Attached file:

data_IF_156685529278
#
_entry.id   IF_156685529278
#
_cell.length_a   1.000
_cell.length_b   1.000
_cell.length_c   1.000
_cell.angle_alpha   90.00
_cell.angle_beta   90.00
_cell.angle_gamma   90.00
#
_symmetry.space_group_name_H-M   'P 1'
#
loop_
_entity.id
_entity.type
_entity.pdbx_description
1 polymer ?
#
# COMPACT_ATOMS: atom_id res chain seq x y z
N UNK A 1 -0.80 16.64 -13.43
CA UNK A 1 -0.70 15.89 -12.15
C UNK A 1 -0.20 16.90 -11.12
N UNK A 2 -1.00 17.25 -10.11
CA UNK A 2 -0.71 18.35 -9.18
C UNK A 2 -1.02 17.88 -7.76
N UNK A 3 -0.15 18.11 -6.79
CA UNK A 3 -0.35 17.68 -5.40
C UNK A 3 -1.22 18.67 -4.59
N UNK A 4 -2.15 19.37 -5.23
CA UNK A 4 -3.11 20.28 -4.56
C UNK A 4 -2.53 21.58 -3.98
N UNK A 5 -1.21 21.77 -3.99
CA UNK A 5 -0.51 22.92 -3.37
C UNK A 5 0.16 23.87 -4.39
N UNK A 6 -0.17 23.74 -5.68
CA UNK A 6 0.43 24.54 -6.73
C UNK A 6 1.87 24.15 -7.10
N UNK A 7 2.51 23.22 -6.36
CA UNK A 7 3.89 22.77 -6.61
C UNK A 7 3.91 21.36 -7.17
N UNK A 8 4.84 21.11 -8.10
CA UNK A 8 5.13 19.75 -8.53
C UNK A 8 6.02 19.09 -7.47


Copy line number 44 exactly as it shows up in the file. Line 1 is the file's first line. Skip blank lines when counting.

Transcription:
C UNK A 8 6.02 19.09 -7.47